Visit the Robert H. Jackson Center
Join us in envisioning a global society where the universal principals of equality, fairness, and justice prevail.
Located at 305 East Fourth Street, Jamestown, New York, the Robert H. Jackson Center office is open Monday through Friday from 8:30-4:30 and offers guided tours Monday through Friday from 10 a.m. to 2 p.m. Saturday tours are available by appointment during the winter, please check back in the spring for our summer hours. A $5 donation is suggested per person for tours; however, there is no fee for children under 18 years of age.
To schedule a tour outside of our regular hours, or to get more information on group rates, please contact us at (716) 483-6646 or firstname.lastname@example.org. The Center is closed on the following holidays:
New Year’s Day
Fourth of July
Day after Thanksgiving
Christmas Eve Day
New Years Eve Day
The Robert H. Jackson Center may be rented for meetings, training, educational programs and other similar activities deemed appropriate by the Robert H. Jackson Center. The building may not be used for political or religious purposes. Facilities available to rent include two conference rooms (12-25 seats), banquet room (150 seats), and auditorium (180 seats). As part of the rental, we can provide a variety of computer and audio/visual equipment for your meetings.
For more information on availability and rates please contact (716) 483-6646 or email@example.com
Alonzo Kent Mansion
The Robert H. Jackson Center, founded in 2001, is located in Jackson’s home town of Jamestown, New York. It is housed in the historic Alonzo Kent mansion and former Masonic lodge, which was rehabilitated to accommodate administrative offices, a museum, exhibit space, and meeting and programming facilities.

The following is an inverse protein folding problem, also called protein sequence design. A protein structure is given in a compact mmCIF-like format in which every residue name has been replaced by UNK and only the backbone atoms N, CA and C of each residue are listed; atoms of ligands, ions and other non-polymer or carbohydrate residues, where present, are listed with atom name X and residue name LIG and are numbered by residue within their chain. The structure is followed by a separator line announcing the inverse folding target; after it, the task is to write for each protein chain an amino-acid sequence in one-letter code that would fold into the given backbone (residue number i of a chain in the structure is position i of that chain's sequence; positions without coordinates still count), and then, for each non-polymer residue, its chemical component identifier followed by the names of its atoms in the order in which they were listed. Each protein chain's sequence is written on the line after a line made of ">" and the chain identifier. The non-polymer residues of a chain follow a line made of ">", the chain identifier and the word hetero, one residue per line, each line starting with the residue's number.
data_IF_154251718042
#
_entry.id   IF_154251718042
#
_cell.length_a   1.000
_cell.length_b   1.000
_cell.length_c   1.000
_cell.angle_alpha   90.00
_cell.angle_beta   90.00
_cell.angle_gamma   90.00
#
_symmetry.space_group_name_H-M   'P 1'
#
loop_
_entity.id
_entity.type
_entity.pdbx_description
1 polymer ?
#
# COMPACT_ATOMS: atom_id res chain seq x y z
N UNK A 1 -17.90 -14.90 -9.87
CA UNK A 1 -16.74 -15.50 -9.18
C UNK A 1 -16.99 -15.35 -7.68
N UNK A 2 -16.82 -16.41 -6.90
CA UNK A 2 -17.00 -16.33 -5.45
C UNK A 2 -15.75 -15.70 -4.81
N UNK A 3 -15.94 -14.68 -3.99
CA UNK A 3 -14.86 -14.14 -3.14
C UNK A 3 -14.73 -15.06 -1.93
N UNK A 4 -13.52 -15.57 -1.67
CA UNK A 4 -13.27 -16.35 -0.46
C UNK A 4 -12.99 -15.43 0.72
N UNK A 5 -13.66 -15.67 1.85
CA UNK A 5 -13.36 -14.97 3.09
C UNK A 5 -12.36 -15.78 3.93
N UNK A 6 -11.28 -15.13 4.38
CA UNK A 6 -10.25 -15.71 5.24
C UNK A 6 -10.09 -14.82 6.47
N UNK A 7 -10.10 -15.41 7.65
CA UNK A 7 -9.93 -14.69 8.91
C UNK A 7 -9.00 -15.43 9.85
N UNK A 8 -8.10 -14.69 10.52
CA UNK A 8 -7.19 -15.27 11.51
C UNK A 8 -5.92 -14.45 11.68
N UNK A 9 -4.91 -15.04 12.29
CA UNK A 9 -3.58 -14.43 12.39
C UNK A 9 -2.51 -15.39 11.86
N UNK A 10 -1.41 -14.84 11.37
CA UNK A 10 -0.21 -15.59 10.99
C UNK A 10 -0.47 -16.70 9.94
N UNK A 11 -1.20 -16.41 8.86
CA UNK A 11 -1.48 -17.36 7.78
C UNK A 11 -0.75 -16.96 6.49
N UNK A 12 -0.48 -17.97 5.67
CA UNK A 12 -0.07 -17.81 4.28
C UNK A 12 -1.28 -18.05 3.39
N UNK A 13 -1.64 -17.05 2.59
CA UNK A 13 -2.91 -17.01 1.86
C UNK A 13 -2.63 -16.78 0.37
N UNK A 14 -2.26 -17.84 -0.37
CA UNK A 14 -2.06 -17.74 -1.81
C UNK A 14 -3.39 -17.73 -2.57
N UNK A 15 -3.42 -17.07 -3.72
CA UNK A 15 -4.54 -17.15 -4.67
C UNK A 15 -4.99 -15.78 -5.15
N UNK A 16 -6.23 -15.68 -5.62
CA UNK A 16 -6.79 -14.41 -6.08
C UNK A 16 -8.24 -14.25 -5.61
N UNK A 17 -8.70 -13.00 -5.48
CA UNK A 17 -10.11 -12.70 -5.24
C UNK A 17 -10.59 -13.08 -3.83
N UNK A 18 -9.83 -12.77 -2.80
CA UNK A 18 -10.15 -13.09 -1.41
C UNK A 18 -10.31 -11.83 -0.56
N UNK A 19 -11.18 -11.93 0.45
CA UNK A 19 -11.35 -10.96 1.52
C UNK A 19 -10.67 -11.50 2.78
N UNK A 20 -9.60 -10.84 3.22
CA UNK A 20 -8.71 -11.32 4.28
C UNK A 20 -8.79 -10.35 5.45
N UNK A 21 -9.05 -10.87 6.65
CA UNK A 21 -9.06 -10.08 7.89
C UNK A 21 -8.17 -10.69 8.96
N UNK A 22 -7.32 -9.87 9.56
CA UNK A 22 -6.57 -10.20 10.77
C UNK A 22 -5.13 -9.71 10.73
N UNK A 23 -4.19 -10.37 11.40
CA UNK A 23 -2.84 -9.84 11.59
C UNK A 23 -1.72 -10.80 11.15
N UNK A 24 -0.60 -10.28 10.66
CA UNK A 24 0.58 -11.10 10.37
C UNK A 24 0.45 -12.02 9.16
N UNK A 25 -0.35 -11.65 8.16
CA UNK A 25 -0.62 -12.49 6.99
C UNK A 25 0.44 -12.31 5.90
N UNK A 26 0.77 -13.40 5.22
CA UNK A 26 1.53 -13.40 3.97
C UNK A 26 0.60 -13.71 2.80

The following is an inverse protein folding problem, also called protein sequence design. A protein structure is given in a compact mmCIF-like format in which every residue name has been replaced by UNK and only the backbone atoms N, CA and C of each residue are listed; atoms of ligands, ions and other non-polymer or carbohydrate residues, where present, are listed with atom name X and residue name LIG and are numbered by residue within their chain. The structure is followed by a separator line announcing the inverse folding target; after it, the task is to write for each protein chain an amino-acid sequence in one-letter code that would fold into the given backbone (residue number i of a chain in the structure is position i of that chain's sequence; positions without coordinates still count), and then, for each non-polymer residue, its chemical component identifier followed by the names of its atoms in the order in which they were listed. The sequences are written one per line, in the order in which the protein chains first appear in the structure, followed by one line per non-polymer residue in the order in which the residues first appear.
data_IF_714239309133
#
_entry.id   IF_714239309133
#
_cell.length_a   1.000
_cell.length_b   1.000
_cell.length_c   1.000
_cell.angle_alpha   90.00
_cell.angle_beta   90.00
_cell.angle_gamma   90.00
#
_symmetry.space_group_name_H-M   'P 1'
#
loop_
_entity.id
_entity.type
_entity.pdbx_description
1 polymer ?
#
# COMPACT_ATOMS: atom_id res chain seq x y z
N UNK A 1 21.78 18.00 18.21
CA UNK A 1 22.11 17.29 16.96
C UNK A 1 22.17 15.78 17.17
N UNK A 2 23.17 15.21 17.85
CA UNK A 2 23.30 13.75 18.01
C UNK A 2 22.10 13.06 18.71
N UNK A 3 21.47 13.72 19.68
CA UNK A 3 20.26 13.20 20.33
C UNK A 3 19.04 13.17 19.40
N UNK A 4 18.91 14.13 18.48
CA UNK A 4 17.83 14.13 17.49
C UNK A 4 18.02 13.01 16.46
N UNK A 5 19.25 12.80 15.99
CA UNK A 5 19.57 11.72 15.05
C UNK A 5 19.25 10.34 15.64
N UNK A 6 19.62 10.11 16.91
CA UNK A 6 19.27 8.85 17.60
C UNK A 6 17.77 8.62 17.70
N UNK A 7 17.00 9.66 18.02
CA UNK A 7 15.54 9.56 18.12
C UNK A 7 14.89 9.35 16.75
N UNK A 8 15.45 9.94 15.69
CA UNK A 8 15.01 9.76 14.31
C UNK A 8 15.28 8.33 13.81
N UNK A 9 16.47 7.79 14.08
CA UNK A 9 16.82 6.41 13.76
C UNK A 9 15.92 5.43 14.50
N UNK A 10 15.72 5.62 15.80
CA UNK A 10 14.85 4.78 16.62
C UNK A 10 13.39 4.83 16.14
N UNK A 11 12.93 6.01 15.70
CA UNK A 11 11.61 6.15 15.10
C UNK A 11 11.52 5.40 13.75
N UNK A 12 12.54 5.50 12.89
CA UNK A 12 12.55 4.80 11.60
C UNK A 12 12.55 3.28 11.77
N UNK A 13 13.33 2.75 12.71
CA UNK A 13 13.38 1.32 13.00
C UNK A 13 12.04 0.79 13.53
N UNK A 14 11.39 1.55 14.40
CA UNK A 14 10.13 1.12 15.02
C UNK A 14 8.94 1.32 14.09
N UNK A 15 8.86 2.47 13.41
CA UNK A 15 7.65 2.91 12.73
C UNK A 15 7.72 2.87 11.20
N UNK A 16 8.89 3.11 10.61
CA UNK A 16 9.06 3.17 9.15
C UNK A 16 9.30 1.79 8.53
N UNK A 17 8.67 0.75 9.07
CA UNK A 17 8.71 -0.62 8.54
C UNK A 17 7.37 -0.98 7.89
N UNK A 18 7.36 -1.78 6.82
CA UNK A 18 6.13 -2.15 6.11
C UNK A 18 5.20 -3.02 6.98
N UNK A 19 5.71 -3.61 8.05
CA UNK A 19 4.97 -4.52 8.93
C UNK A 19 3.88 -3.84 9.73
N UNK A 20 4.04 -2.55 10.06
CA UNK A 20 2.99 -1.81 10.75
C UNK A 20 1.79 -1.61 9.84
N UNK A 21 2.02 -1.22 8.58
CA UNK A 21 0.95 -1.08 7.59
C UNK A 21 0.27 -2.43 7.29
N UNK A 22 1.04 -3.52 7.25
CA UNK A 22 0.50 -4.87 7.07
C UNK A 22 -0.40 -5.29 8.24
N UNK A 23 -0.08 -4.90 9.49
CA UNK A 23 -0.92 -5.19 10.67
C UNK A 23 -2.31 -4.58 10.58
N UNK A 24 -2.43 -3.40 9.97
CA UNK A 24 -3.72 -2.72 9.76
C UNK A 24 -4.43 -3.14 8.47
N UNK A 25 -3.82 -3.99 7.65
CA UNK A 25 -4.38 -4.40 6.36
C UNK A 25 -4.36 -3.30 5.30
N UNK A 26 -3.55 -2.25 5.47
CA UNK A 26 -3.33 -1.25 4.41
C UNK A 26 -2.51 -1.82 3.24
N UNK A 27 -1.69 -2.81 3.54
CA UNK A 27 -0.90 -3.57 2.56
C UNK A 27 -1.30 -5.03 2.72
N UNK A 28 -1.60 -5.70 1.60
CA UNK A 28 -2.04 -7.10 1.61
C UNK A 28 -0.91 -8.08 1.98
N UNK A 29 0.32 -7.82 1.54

The Alonzo Kent mansion was built in 1859-60 by Alonzo Kent, a wealthy businessman and president of the former First National Bank of Jamestown. The style chosen for this house was Italianate, which was just beginning to grow in popularity the decade prior to the Civil War. Mr. Kent and his family lived in this home until his death in 1888. After Alonzo Kent died the mansion was purchased by Rose Elena Wetmore Kent, the wife of Alba M. Kent, who was a nephew of Alonzo. The home was extensively remodeled at this time, and became a center of social activity in Jamestown. Rose Kent was the mother of Charles D. Wetmore, who was a member of the firm of New York architects, Warner & Wetmore. The Kent family owned the home until 1920, when they sold it to the Scottish Rite Consistory for $50,000. Today the Jackson Center honors the history of the Alonzo Kent Mansion by highlighting several rooms in the Mansion.
Ulysses S Grant Room
The dining room is dedicated to President Grant who visited Jamestown on August 14, 1875. President Grant’s visit was orchestrated by the Rev. John H. Vincent, co-founder of Chautauqua Institution, who invited Grant to speak in hopes of attracting more visitors to the Institution’s grounds. President Grant arrived by train and traveled by a dozen carriages to Mr. Kent’s house. The lunch that was served at the Kent Mansion consisted of twelve courses, and the guest list included former Governor Reuben Eaton Fenton, a native and resident of Jamestown. After lunch, President Grant and Alonzo Kent rode together to the Jamestown boat landing, where a 55-foot long steamer named “Josie Belle” headed a grand procession of steamboats up Chautauqua Lake to the Chautauqua Institution. Over 12,000 eager people awaited the President’s arrival on the Chautauqua Institution grounds, cheering and shouting in anticipation.
Additionally, the Kent family’s formal parlor or drawing room is showcased in the mansion, refurbished by local donors Stanley and Sarita Weeks. Visitors can view the ornate mirrors, chandelier and Italian marble fireplace in the parlor. The room is furnished in the French style of Louis XV.
Carl Cappa Theater
Replacing the Kent family’s stable and carriage house, the Scottish Rite constructed an Auditorium with 200 theatre seats to host Masonic ceremonies and degree work. Today, the auditorium is named after one of the original benefactors of the Jackson Center, Carl M. Cappa. Mr. Cappa’s “hero”, Robert H. Jackson, served as a model for his leadership, his integrity, his strong feelings of fairness and justice for every man, woman and child, and his love of community.
Archives & Exhibit Room
The Robert H. Jackson Center archives is a repository of documents and artifacts related to the life and ideas of Justice Jackson. The Center preserves collections of historical photographs, sound and video recordings, books and periodicals, and oral histories.
The Center has an exhibit gallery that rotates displays yearly. Currently on display is Justice Matters:The Road to Nuremberg, an exhibit about Jackson’s appointment as Chief of Counsel, and his work during the London Conference which resulted in the London Agreement and Charter signed August 8, 1945 .